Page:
Light Painting at Night in Joshua Tree: Martian Flying Saucer Landing (Because February is Joshua Tree Month Here at Ken Lee Photography!)

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The Guardian of Forever

That’s right. Continuing with February Joshua Tree Month.  Because I can.

This is actually in Yucca Valley, not in Joshua Tree.  But close enough.  No one from the Park is gonna berate me for this.

So how did I create this UFO through “light painting”, you ask?

I used El Wire. Like I mentioned last week, this ain’t Spanish for wire, no it isn’t.  It’s short for electroluminescent wire.  El wire is a copper wire coated in a phosphor, you see, and when you add juice from batteries, voila, it starts to glow!  Cheap, easy, you can get anywhere.  I chose blue El Wire because blue screams “I am extraterrestrial” to me.  And it should to you too. I just simply waved the wire over each of the supports, and also created the glowing globe on the top because I figure flying saucers should have a glowing globe on the top of their dome.

Light Painting:  I used an absurdly bright flashlight, a Dorcy, “light painting” the landscape from probably about 25-30 feet away, from the left side.  I tried to imitate the lovely way the full moon was falling on the rock and tree so it would look very natural. The Dorcy is almost like holding a car headlight in your hand.  Whazaaaaaaahhhhhhh!!!  Fun!!  This was a 478-second exposure.

I hope you’ve enjoyed this Joshua Tree month here at Ken Lee Photography, where we featured photos of this remarkable desert region.  But not just any photos.  Here, we’re crazy about long exposure photos.  And night sky photos.  And “light painting”.  And this entire month, that’s what we delivered, just for you.

You can tell I just love this stuff, can’t you?  😀

Title: Martian Flying Saucer Landing
Info: Nikon D7000, Tokina 11-16mm f/2.8 lens, Feisol tripod. Exposure time 478 seconds at f/10, ISO 200. Light painting with a flashlight and blue electroluminescent wire.
Photographer: Ken Lee
Location: Yucca Valley, California, USA.

 

 

Light Painting at Night in Joshua Tree: M-Class Planet (Because February is Joshua Tree Month Here at Ken Lee Photography!)

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M-Class Planet

That’s right. Continuing with February Joshua Tree Month.  Because I can.

What’s going on here?  What’s with the funny blue mist at the bottom?  Or the rings around the stone?  And what’s with the “Star Trek” titles?

Sci-Fi Titles:  Last one first.  Joshua Tree is otherworldly.  Feels like an alien landscape.  And definitely when you see stones like this, jutting out of the earth.  Wow!  And it also felt like Alfa 177.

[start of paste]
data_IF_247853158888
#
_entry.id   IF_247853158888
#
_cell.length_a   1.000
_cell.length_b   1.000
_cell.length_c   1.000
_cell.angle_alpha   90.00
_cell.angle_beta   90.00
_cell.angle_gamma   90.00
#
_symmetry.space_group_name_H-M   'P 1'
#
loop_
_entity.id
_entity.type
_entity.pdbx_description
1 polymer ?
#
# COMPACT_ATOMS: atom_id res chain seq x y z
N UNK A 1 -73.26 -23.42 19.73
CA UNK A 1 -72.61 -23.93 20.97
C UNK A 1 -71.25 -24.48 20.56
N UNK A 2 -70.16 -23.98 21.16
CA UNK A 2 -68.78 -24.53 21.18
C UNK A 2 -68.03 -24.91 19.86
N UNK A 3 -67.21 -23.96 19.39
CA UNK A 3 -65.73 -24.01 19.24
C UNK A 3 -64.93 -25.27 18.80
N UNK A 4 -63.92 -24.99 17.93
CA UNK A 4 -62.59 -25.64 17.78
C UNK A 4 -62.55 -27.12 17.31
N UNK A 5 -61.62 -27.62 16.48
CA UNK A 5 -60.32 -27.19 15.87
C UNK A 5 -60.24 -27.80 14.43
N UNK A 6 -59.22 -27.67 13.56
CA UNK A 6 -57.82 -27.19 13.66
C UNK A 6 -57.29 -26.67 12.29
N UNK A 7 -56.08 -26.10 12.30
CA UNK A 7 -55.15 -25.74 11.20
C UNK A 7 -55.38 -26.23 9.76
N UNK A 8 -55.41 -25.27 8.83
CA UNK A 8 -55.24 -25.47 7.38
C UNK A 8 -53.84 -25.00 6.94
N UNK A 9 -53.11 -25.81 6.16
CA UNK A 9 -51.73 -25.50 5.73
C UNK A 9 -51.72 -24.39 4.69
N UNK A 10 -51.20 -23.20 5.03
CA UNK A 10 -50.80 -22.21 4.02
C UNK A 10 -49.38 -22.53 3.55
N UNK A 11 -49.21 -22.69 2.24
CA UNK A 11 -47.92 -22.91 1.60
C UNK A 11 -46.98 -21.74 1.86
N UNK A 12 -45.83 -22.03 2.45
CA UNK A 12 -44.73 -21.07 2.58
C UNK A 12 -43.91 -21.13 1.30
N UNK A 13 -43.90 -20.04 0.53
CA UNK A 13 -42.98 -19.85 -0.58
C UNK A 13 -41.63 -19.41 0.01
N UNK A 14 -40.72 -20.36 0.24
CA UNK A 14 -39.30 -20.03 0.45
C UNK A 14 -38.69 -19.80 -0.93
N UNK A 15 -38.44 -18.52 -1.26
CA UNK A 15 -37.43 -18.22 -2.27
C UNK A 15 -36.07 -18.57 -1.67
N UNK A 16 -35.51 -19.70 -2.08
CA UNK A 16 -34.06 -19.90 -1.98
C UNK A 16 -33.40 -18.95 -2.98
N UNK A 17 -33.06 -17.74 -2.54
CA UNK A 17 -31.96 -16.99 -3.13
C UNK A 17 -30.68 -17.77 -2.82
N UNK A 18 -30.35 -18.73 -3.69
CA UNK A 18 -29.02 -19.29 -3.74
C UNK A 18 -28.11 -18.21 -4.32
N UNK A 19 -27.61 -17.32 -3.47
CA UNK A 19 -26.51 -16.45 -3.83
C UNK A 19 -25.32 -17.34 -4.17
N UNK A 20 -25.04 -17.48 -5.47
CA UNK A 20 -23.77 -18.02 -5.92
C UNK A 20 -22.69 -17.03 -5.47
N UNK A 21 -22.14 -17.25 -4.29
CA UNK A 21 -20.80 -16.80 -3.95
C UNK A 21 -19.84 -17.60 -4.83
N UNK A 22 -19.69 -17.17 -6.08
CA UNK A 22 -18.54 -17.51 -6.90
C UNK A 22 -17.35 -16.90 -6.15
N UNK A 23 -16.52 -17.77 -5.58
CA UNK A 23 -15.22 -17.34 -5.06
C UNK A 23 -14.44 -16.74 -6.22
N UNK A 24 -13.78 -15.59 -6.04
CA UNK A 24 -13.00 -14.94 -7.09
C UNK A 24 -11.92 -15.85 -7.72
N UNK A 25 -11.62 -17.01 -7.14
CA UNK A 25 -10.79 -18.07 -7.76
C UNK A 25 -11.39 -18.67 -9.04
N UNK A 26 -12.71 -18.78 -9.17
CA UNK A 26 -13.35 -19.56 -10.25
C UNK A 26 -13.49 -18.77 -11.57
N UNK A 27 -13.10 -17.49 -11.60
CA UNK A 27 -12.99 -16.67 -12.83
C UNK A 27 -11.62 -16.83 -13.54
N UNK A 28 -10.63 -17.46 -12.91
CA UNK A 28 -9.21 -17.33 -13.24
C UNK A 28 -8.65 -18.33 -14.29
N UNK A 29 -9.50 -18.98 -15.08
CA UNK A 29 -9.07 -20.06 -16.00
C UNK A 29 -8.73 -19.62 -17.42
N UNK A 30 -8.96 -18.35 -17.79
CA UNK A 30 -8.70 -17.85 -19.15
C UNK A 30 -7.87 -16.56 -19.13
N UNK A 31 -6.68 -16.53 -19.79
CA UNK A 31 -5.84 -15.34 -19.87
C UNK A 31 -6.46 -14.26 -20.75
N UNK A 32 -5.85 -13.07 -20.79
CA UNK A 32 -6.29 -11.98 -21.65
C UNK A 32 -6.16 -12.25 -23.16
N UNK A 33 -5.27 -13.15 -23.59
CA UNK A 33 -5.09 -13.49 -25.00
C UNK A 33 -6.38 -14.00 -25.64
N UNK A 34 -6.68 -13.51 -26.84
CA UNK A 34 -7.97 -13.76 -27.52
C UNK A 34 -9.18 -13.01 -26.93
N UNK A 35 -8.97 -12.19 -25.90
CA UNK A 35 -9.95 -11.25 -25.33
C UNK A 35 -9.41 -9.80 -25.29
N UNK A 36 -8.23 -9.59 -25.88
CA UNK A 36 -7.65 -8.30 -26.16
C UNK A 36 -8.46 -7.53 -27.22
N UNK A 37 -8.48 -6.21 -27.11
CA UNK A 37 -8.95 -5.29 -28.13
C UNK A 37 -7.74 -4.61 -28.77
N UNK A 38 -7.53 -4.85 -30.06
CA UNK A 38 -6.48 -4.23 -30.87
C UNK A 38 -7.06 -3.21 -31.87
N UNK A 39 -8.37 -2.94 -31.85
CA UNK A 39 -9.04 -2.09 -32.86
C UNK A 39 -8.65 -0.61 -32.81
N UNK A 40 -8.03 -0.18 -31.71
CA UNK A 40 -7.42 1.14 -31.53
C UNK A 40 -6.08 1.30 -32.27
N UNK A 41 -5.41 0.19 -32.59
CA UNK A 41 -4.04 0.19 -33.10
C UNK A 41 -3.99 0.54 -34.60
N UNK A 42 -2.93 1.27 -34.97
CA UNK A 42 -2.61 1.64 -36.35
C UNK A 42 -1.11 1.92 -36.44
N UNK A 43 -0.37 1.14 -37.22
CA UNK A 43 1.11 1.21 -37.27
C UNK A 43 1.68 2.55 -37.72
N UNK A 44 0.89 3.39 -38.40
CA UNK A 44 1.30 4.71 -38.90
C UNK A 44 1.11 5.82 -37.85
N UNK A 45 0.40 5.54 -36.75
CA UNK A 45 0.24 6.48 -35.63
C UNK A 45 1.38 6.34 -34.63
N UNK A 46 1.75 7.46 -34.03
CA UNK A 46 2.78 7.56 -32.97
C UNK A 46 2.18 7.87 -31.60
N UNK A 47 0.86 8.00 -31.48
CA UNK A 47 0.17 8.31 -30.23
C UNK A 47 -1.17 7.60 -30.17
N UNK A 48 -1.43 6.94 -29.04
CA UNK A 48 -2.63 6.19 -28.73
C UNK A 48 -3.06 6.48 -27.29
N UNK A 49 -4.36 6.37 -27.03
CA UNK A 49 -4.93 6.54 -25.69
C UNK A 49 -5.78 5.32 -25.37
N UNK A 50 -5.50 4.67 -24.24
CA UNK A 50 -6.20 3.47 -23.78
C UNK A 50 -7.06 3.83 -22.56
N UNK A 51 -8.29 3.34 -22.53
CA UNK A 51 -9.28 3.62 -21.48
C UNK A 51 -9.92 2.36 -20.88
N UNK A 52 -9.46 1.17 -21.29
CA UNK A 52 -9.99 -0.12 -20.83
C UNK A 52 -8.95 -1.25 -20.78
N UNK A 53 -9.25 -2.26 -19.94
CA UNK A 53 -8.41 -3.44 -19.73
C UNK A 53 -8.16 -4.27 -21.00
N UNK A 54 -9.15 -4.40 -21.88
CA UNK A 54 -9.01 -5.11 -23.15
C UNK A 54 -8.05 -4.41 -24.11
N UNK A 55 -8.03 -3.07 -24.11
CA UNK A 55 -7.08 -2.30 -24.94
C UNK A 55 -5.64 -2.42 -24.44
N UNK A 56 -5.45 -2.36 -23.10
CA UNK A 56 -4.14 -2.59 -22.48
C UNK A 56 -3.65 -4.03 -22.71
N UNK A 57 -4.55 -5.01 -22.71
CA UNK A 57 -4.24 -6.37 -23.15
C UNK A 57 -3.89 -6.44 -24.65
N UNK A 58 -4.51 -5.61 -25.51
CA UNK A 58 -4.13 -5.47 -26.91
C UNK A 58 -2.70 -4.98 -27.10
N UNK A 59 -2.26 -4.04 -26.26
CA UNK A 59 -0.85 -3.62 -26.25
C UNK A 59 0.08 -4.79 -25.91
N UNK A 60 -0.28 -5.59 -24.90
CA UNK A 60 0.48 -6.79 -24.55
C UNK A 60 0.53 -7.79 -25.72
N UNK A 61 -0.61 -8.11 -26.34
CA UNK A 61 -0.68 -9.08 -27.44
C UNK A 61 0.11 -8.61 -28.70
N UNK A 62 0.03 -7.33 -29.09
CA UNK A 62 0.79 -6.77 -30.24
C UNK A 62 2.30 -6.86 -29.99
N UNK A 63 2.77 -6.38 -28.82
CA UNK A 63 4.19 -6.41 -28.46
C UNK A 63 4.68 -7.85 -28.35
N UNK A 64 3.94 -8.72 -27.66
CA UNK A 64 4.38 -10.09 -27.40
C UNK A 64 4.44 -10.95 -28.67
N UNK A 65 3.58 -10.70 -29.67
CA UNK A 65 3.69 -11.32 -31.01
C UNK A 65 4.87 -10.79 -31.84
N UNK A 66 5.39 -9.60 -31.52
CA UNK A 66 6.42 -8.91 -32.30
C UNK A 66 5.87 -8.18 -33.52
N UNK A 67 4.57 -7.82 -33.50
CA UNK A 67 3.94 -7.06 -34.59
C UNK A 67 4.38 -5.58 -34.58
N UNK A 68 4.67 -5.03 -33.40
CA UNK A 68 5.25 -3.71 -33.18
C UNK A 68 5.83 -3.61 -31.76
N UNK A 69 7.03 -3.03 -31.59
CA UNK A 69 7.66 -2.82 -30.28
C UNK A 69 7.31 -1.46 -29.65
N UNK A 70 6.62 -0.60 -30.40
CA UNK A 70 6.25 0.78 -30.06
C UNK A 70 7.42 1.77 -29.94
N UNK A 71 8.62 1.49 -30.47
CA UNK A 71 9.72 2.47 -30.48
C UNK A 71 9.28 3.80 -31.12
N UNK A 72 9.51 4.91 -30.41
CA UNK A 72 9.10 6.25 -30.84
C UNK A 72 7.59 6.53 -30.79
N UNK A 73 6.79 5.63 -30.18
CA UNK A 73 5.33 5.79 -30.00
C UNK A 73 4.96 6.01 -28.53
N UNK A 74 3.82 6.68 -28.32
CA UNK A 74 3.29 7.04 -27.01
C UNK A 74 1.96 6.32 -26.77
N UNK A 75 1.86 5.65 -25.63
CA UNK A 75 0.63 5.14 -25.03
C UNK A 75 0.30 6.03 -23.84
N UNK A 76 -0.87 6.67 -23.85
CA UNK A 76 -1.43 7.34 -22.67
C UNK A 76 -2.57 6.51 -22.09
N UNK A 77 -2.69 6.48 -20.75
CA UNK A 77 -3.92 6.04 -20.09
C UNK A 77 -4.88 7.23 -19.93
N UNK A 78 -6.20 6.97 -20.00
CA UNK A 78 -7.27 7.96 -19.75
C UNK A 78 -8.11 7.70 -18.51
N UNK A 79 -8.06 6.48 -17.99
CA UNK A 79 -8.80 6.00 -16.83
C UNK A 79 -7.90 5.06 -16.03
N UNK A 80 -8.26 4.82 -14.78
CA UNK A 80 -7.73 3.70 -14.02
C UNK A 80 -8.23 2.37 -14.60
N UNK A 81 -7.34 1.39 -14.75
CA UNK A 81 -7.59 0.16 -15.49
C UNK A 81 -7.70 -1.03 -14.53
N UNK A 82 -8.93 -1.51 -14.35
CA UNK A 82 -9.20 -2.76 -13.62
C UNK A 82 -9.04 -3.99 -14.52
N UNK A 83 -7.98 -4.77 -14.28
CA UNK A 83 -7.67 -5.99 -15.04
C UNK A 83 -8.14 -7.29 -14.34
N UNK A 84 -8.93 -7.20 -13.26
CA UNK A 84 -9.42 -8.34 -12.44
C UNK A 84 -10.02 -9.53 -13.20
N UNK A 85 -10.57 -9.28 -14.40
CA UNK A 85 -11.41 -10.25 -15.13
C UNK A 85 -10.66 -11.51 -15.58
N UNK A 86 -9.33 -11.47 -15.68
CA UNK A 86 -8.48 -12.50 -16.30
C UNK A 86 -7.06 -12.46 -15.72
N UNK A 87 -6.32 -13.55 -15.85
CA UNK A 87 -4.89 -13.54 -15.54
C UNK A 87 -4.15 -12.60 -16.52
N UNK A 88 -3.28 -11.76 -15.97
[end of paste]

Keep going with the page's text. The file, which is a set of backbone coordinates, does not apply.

You see, Alfa 177 is an insanely geeky reference to a Star Trek episode called “The Enemy Within”, in which a transporter malfunction on the U.S.S. Enterprise trapped Lt. Sulu’s landing party on the surface of Class M planet Alfa 177 overnight during freezing cold that left some suffering severe frostbite. While I didn’t have a phaser to heat rocks, I also didn’t have to sleep overnight during -120 Celsius temperatures. And I didn’t get split into two entities, one good and one bad, so it was all good. And to add to the sci-fi vibe, much of these photos were edited while listening to Brian Eno’s “On Land”, “Apollo”, and “Another Green World” to continue how I felt to be outside at night taking these photos.

Funny Blue Mist:  Yeah, what’s that about?  It’s El Wire.

El Wire?

Yeah, El Wire.  This is not Spanish for wire, no it isn’t.  It’s short for electroluminescent wire.  El wire is a copper wire coated in a phosphor, you see, and when you add juice from batteries, voila, it starts to glow!  And in different colors!  If you don’t get one for “light painting”, you could go to a rave or tie it around as part of a costume!!  Oh, the fun!  And this stuff is easily available online, including Amazon.com.  And it’s cheap. Cheap.  Fun. Artistic.  Whaddaya waitin’ for?

So I took this El Wire and wave it around the base of the stone, walking around it several times.  Kept me nice and warm since it was freezing out.

Rings Around The Stone:  You can see three red rings around the stone, yes you can.  These are from my Energizer headlamp.  I set it to the red light setting, held it up high, and walked around the stone three times!  Wheeee!!  Why three?  Uh, why not?  For representing past, present, and future?

Light Painting:  I used an absurdly bright flashlight, a Dorcy, “light painting” the rock and tree from probably about 25 feet away, from the left side.  I tried to imitate the lovely way the full moon was falling on the rock so it would look very natural. The Dorcy is almost like holding a car headlight in your hand.  Whazaaaaaaahhhhhhh!!!  Fun!!  This was a 199-second exposure.  Next week, we’ll feature an longer exposure with a different example of “light painting”, one that’s rather extraterrestrial in nature!!!!!

All this fun activity took 199 seconds.  If you’re bad at math, that’s three minutes and 19 seconds.  And it went by quickly!!!

So as you can tell, this month, we’re gonna be featuring photos of Joshua Tree.  But not just any photos.  Here, we’re crazy about long exposure photos.  And night sky photos.  And “light painting”.  And so this month, we’re going to feature photos of Joshua Tree that have all of this!!!

You can tell I just love this stuff, can’t you?  😀

Title: M- Class Planet
Info: Nikon D7000, Tokina 11-16mm f/2.8 lens, Feisol tripod. Exposure time 199 seconds at f/11, ISO 200. Combination of natural lighting from the full moon and light painting with a flashlight, a red headlamp held high, and blue electroluminescent wire.
Photographer: Ken Lee
Location: Joshua Tree National Park, California, USA.

 

 

Long Exposure Night Sky Photos in Joshua Tree: Tower of Mordor (Because February is Joshua Tree Month Here at Ken Lee Photography!)

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The Tower of Mordor

Yeah. February Joshua Tree Month.  So good.  So right.

Rock photo with “light painted” goodness.  What’d I use?  I used an absurdly bright flashlight, a Dorcy, “light painting” the rock from probably about 25 feet away, from the side.  The Dorcy is almost like holding a car headlight in your hand.  Whazaaaaaaahhhhhhh!!!  Fun!!  This was a 25-second exposure.  I ran to the left, waved the flashlight wildly around on the rock, and managed to keep warm this way.